hungry hearted

serving up a healthy portion of pop culture commentary, random infatuations, and introspective ramblings


Margaret: "I feel like a P.E. teacher."
Chelsea: "I would do me."
Me: "I look like a pirate."

Margaret looks like Hitler, and I can't keep a straight face.

Family photo (of pedophiles).

Margaret won't part with her 'stache.

Feist videos and their level of awesomeness, decided by me.

Canadian-born songstress Leslie Feist is undoubtedly among my favorite female artists. Her collaborations and solo work are top-notch as she seems to have dipped her hand in multiple projects throughout the years, including work with Peaches and Broken Social Scene. This week Feist has been receiving a lot of attention for her latest video directed by her recent go-to, Patrick Daughters.

"I Feel it All," from The Reminder:

I definitely enjoy the concept of the video, as it is consistent with her previously released charmingly choreographed work, but it didn't replace her previous videos as my new favorite by any means. Obviously the use of fireworks and sparklers wins over my inner child, AND she makes for an absolutely adorable wizard-of-sorts twirling her magical stick about prompting outbursts of combustion. Awesome. No doubt. That being said, maybe I am being a little hard on Feist and Daughters, BUT they've made such wonderful videos together and have raised the bar of my expectations. Thus, I give "I Feel it All," a ranking of 4th place out of the five video's I'll be reviewing.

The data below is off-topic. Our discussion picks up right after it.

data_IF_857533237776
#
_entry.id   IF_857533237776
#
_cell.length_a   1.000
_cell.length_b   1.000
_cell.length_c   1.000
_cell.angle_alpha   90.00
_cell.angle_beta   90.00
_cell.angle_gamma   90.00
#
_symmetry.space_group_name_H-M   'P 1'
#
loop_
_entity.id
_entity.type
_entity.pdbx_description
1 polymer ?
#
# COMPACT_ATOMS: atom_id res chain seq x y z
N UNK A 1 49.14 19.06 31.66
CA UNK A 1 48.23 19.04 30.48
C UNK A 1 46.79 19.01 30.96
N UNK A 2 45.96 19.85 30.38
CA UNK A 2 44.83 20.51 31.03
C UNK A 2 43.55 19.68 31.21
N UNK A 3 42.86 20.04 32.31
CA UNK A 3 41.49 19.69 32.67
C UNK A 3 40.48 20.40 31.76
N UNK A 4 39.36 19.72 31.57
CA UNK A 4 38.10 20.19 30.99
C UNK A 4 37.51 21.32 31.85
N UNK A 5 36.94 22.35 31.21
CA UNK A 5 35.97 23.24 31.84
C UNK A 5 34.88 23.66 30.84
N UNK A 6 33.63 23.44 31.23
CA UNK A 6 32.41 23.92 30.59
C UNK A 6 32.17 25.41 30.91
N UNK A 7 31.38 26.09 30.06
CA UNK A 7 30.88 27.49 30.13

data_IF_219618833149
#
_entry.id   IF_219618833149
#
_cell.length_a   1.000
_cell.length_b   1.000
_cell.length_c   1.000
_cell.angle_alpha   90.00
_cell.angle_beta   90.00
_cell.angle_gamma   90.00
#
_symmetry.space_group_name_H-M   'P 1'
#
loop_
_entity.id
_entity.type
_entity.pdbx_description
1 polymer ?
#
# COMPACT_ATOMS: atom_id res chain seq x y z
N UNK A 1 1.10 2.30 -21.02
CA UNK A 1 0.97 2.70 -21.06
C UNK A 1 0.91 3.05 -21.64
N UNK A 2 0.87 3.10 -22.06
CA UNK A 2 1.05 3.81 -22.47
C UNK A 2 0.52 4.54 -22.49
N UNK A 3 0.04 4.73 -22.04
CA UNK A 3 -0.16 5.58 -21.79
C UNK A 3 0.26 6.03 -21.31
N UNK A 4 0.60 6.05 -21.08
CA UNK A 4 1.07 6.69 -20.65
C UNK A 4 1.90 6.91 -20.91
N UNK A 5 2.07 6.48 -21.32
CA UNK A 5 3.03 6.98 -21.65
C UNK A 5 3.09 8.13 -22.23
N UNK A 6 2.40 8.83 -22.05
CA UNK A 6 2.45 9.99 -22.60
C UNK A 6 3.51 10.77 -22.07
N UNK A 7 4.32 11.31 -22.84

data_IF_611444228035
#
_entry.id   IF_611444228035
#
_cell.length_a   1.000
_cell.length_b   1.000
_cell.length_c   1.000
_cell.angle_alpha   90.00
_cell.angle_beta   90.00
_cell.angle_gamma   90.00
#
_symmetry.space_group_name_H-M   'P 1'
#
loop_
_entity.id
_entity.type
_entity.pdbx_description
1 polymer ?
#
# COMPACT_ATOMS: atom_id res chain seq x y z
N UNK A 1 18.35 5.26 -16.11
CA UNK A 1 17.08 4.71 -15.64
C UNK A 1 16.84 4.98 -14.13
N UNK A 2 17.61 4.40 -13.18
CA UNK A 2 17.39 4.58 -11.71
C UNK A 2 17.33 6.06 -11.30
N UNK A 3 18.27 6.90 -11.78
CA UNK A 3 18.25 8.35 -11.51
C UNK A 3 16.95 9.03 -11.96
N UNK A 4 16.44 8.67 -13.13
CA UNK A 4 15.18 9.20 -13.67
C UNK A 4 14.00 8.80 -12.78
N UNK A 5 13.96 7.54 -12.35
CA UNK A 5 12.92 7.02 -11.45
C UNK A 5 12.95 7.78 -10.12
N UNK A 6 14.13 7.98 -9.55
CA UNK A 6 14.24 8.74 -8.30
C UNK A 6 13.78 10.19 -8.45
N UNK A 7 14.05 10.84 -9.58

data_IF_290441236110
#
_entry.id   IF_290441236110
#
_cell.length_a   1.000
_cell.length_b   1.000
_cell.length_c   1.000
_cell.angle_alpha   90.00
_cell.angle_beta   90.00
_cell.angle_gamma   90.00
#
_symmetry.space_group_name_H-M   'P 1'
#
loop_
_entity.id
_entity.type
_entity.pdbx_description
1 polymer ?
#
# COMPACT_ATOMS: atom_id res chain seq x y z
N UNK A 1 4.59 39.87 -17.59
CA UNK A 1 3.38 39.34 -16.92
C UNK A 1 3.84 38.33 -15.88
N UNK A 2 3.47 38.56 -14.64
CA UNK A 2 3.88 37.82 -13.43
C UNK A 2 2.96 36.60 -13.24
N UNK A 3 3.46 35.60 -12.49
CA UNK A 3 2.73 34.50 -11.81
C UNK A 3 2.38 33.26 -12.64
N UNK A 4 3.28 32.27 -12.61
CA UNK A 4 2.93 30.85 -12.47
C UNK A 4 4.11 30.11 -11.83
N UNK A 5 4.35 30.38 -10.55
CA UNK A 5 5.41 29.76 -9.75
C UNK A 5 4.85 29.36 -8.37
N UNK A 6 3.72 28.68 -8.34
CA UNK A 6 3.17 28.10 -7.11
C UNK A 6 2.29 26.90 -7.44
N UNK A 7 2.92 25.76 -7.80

In March the duo released both "My Moon, My Man" and "1 2 3 4." Of the two I prefer the latter. "My Moon, My Man," is kind of boring to me. It gets 5th place in my ranking. As for "1 2 3 4," the one-shot take and colorful choreography, carefully matched with the musical/lyrical build-up just work so well. Apparently I'm not alone on this stance, as the video has since brough huge commercial success to the iPod Nano campaign and thus overexposed the video itself. Had it not been eaten up by Apple, maybe my love for it wouldn't have faded so quickly, but due to the nature of these things, "1 2 3 4," comes in at 3rd place.

My favorite Feist music videos and top contenders for most awesome are both off of Feist's Let it Die album. The runner up being, "Mushaboom (version II)," her first collaboration with Daughters.

I think it's safe to say that all in all it's very reminiscent of Spike Jonze's video for Bjork's "Oh So Quiet," with a dash of Mary Poppins. At least that was my first reaction, but Feist still pulls it off with a quirky casualness that wins me over time and time again. Plus, the song itself is among my favorites.

Finally, my all time favorite Feist video would have to be "One Evening," directed by George Vale. Hands down. No contest.

When I first discovered this video I'm pretty sure I watched it a dozen times marveling at it's simple statement of sheer awesomeness. Within a single set so much is expressed through body language, gestures, the change of lighting, and minimal set props. I also love their attire, with the black vs. white representation. And Feist's sweet little guitar solo is the icing on the cake. All in all, the video is minimalistic, but not lacking. I guess it may be borderline cheesy, but then again, so am I.